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Uni Celebrates 100 years of Maori Achievement

12 August 2004


The life and achievements of the University of Otago’s first Mäori graduate Te Rangi Hïroa (Sir Peter Buck) are at the heart of week-long celebrations to begin on 16 August to mark the centenary of Mäori education at Otago.

An exhibition showcasing artefacts and items collected by Te Rangi Hïroa, whose career spanned medicine and anthropology, will open at the Otago Museum on 19 August and is the "jewel in the crown" of the celebrations, says University Mäori Affairs Advisor Darryn Russell.

"It’s an absolutely stunning display of artefacts, and includes materials from Hawai`i’ s Bishop Museum, where Te Rangi Hïroa was Director for a significant part of his career." The exhibition, Te Raukura, is hosted jointly by the University and Otago Museum and will be opened at 6.30pm by the Governor General, Dame Silvia Cartwright. The event will be preceded by a pöwhiri at 1pm at Otäkau Marae, where Ngäi Tahu will extend a traditional welcome to visitors, including representatives from Te Rangi Hïroa’s iwi Ngäti Mutunga (Taranaki) and from Ngäti Porou (East Coast) which has a close association with the University.

The taonga (treasures) from the Bishop Museum include Te Rangi Hïroa’s korowai (cloak) and his taiaha and mere (ceremonial weapons), as well as items he collected and hand-written manuscripts. A group from the University’s Te Tumu (School of Mäori, Pacific and Indigenous Studies), including Professor Tänia Ka’ai, went to the Museum in Honolulu, with the support of the Ngäi Tahu Advisory Committee to the Otago Museum, to ensure the materials were received and transported according to Hawai`ian and Mäori protocol.

"We were called into the museum with a cultural welcome," says Professor Ka’ai. "It was a very moving experience to go and see the collection and to hear stories about Te Rangi Hïroa from Pat Namaka Bacon who had worked closely with him for a number of years."

In other events to mark the week, a Memorandum of Understanding will be signed at 10am on Friday 20 August by the University and Ngäti Porou, formalising the longstanding relationship which offers practicum opportunities on the East Coast to medical students.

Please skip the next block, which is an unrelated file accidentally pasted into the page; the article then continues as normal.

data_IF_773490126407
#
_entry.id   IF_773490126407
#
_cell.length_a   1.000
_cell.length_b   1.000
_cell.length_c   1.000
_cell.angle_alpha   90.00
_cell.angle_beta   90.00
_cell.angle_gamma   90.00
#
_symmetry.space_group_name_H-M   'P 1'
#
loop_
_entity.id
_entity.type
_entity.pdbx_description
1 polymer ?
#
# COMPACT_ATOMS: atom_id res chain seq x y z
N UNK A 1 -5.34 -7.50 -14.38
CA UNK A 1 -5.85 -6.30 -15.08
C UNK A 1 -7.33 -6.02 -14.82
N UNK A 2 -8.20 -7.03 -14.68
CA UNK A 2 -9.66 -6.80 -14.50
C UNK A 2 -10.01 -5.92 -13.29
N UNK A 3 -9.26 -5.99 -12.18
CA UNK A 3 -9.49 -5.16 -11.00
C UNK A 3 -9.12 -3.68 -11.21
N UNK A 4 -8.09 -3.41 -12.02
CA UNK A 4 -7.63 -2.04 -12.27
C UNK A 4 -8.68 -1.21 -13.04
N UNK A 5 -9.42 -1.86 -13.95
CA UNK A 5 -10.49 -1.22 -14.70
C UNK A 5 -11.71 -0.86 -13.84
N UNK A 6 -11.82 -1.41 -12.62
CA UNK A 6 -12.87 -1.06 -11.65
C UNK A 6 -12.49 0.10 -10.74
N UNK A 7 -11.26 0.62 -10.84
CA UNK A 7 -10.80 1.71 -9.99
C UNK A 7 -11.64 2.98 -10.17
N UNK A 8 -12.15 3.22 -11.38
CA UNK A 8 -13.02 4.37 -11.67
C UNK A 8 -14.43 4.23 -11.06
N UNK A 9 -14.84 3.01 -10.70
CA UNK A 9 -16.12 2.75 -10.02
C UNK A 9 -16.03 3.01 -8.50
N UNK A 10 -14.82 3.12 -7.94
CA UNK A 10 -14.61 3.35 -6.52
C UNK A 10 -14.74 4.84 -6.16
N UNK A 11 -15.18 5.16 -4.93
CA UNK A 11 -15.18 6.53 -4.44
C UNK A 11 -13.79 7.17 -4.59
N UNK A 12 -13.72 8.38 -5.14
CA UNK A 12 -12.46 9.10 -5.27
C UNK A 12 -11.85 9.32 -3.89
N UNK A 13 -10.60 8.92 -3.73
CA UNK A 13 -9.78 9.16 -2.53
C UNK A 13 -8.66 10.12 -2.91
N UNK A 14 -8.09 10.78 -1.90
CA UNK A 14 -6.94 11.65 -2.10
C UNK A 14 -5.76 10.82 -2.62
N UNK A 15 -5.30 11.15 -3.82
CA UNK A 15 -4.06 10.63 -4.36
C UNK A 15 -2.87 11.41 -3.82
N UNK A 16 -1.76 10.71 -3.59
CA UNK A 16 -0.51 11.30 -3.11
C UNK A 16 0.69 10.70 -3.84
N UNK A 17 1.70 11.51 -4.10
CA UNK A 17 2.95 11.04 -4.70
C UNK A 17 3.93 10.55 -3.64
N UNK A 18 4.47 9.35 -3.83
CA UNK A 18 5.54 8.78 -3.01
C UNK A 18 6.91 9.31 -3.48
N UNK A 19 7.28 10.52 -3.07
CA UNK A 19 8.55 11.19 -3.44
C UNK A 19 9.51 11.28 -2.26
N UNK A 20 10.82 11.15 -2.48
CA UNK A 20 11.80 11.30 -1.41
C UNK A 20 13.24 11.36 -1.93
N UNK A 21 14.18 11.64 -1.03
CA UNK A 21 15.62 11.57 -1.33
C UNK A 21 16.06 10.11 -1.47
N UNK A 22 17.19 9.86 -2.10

At 1pm that day, a Mäori pre-graduation ceremony will be held to honour the success of Mäori students who are graduating, including five with doctorates . They are Anna Carr, PhD in tourism (Ngä Puhi, Ngäti Ruanui), Lauren Harcourt, PhD in Obstetrics and Gynaecology (Ngäi Tahu), Rawinia Higgins, PhD Mäori Studies (Tühoe, Ngäi Tahu), Jane Kitson, PhD Zoology (Ngäi Tahu, Ngäti Mamoe) and Jim Williams, PhD Geography (Ngäi Tahu, Ngäti Mamoe).

At the formal graduation ceremony at 2pm, Saturday 21 August, an honorary doctorate will be conferred on Dr Paratene Ngata for his commitment to the health and wellbeing of Mäori. Dr Ngata will also be guest speaker at the ceremony.

The events, organised by the University, have been accompanied by a programme which continues throughout the year, where the University’s Schools and Departments have initiated their own events to mark the centenary.

Future events include:

16 – 18 August Mäori Health Expo, Hutia te Rito at the Otago Museum, hosted by Te Waka Hauora (Healthcare Otago).

18 August Symposium on Mäori Medicine: An overview of Mäori health and the way forward. Keynote speakers include Otago graduates Dr Tony Ruakere and Professor Mason Durie. Colquhoun Lecture Theatre, 2pm to 5pm. (Open to the public.)

19 August Te Raukura Exhibition opens at the Otago Museum, showcasing cultural artefacts and images relating to the life of Te Rangi Hïroa.

23 August Opening of a display of books written by Te Rangi Hïroa at the University of Otago Library. Display continues to 1 October.

19 August Faculty of Law, Distinguished Speaker Lunchtime Open Lecture: Otago Law graduate, Justice Wilson Isaac, Deputy Chief Judge of the Mäori Land Court. Moot Court, 10th floor Richardson (formerly Hocken) Building at 5.10pm. 1 September Sir Peter Buck Memorial Lecture, Department of Human Nutrition: Lorraine Brooking on Insulin Resistance and its Management in Mäori. Castle Lecture Theatre at 9.45am.

8 September Science Open Lecture..Dr Henrik Moller (Zoology) on Becoming native to our place: cross-cultural applications of environmental management and science for improved sustainability. Archway 3 Lecture Theatre at 5.10pm.

9-10 September School of Physical Education research symposium on physical activity and health, including a Mäori perspective. Guest speakers (Thursday 9 September): Emeritus Professor Les Williams and Dr Farah Palmer. Mihi whakatau 9 September at 9.30am.

3-5 November Whakapiripiri Hui at Karitane, focusing on Mäori health research


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